Paul Wellstone was a liberal bordering on socialist. A liberal political science professor and community organizer, Wellstone was the opposite of what any conservative would aspire to be. When he ran for United States Senate in Minnesota in 1990, the DFL (Democratic Famer Labor Party of Minnesota) basically wrote him off. The incumbent Republican, Senator Rudy Boschwitz, was sitting on a $6 million war chest and no one seemed to be up to challenge the entrenched Senator.
Boschwitz, despite his millions, was the quintessential-wine-and-cheese-establishment IR (Independent Republican of Minnesota). He was moderate, dull and boring. When his campaign would dress-up a nerdy Boschwitz in a red-flannel shirt, it was as if he was trying too hard to be a working man of the people.
Wellstone, however, capitalized on this and ran a populist campaign as a man of the people. He worked hard on his campaign. He had to as he had little money – and who would give to him? Nobody thought he could win. Wellstone acquired a beat-up old school bus, painted it the colors of his campaign (green and white) and drove the wheels off of it – travelling all over the state. He had a strong student and youth following which significantly helped his door-to-door and city-to-city campaign.
It was a David-versus-Goliath campaign. Wellstone, a former college wrestler, was short. Boschwitz, a tall, lanky man, towered over him. Boschwitz was seen as shoe-in to win re-election and Wellstone was the DFL’s lamb for the slaughter.
To use the old adage, Paul Wellstone “took lemons and made lemonade.” He used Boschwitz’s war-chest against him in probably the most ingenious political advertisement in history, his first political advertisement by North Woods Advertising, entitled “Fast Paced Paul”:
The advertisement is somewhat humorous but effectively gets his message across. It even begins with “Hi, I’m Paul Wellstone and I’m running for the United States Senate from Minnesota. Unlike my opponent, I don’t have $6 million, so I’m going to have to talk fast.” Wellstone, in a thirty-second advertisement, is seen running from scene to scene, introducing his family, showing his childhood home and speaking about his main campaign issues in different venues.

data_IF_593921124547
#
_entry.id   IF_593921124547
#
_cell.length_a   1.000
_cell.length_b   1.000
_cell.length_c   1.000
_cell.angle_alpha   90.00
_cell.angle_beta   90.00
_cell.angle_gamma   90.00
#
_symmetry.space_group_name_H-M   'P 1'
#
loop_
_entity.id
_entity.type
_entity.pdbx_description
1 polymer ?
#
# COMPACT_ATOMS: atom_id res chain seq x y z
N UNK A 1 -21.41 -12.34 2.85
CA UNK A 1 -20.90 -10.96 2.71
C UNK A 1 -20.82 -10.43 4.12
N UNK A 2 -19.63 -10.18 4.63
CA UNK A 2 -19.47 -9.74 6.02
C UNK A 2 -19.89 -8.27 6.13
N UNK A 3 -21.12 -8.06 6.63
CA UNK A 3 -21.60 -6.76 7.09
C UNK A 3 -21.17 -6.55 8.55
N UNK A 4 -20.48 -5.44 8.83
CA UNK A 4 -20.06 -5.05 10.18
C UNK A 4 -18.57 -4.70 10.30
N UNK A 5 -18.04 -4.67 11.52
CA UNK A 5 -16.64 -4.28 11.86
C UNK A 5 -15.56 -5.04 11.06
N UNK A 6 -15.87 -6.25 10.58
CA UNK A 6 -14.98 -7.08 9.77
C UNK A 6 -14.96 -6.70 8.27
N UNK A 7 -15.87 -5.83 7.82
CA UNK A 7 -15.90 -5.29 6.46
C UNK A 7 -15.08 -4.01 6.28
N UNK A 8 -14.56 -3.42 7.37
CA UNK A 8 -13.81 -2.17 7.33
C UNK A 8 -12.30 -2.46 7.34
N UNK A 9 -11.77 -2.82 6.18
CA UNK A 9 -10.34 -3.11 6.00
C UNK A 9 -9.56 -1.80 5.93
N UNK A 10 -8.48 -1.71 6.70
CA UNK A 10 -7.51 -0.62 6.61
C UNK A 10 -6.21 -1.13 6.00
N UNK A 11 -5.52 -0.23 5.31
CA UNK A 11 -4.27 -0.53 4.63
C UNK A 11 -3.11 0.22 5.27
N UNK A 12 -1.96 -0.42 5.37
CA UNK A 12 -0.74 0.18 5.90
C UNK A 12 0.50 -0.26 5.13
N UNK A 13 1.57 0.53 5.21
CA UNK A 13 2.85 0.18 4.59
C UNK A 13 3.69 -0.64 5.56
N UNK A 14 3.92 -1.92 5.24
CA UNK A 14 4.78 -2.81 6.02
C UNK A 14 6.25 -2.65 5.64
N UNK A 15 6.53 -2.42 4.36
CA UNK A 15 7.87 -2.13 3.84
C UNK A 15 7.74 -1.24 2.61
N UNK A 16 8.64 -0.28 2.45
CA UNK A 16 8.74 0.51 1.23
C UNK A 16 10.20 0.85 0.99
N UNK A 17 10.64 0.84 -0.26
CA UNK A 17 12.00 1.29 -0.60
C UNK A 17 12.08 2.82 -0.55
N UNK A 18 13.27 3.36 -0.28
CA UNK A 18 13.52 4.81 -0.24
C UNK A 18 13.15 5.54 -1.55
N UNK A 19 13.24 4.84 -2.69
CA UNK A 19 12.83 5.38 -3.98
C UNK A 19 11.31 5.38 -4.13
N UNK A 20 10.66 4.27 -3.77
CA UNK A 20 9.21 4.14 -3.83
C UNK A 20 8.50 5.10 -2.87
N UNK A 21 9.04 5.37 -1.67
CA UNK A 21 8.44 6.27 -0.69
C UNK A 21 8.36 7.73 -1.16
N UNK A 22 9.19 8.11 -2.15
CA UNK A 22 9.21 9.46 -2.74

The “Fast Paced Paul” advertisement made him likeable, an everyman, even “one of us.” Despite his liberal and socialistic leanings (he would be later nicknamed the “Senator form the Left”), he seemed like a regular guy people could find commonality.
Boschwitz hardly campaigned and when he did it was cold and pathetic. Senator Boschwitz stayed in Washington, D.C. during much of the campaign season, which he claimed during a debate was due to Senate business. Nevertheless, Wellstone was campaigning all over Minnesota and Boschwitz was in D.C.
Wellstone took advantage of this as well with his next political advertisement (again by North Woods Advertising) entitled “Searching for Rudy”:. “Searching for Rudy” was again somewhat humorous, but hammered Wellstone’s message across. He traveled to different locations, even Senator Boschitz’s campaign office, looking for Rudy (who is nowhere to be found), asking everyone he can if they have seen him because he would like to schedule a debate and cannot get in touch with him. He speaks with citizens who all agree a Senatorial debate would be a good idea and something they would ordinarily expect. Wellstone even gives his home phone number to Boschwitz’s U.S. Senate state office staff (mobile phones were scarce back then). The advertisement painted Boschwitz as out of touch and not caring. It also forced Boschwitz into debates with Wellstone.
The counting of the ballots went into the wee hours of the morning and Wellstone won a narrow and miraculous victory. David had beaten Goliath. Boschwitz was the only incumbent United States Senator to lose that year.
Conservatives could learn a valuable lesson from the populist campaign of Paul Wellstone. He was likeable, worked extremely hard and was seen as a man of the people versus a Washington insider with megabucks. He used Boshwitz’s strengths (such as money and popularity) as a weapon against him. Wellstone welcomed and inspired young people and those who would not ordinarily get involved in politics to help his campaign, including racial minorities.
Unfortunately, bad incumbents are often protected., Republican or Democrat. A recent example is RNC Chairman Reince Priebus’ endorsement of Senator Mitch McConnell over conservative-grassroots favorite, Matt Bevin, who is supported by Former Senator Jim DeMint of the Heritage Foundation and other popular conservatives.
Perhaps Bevin and other conservatives campaigning for office should take a page out of the 1990 populist campaign of late Senator Paul Wellstone and use Goliath’s strengths against him.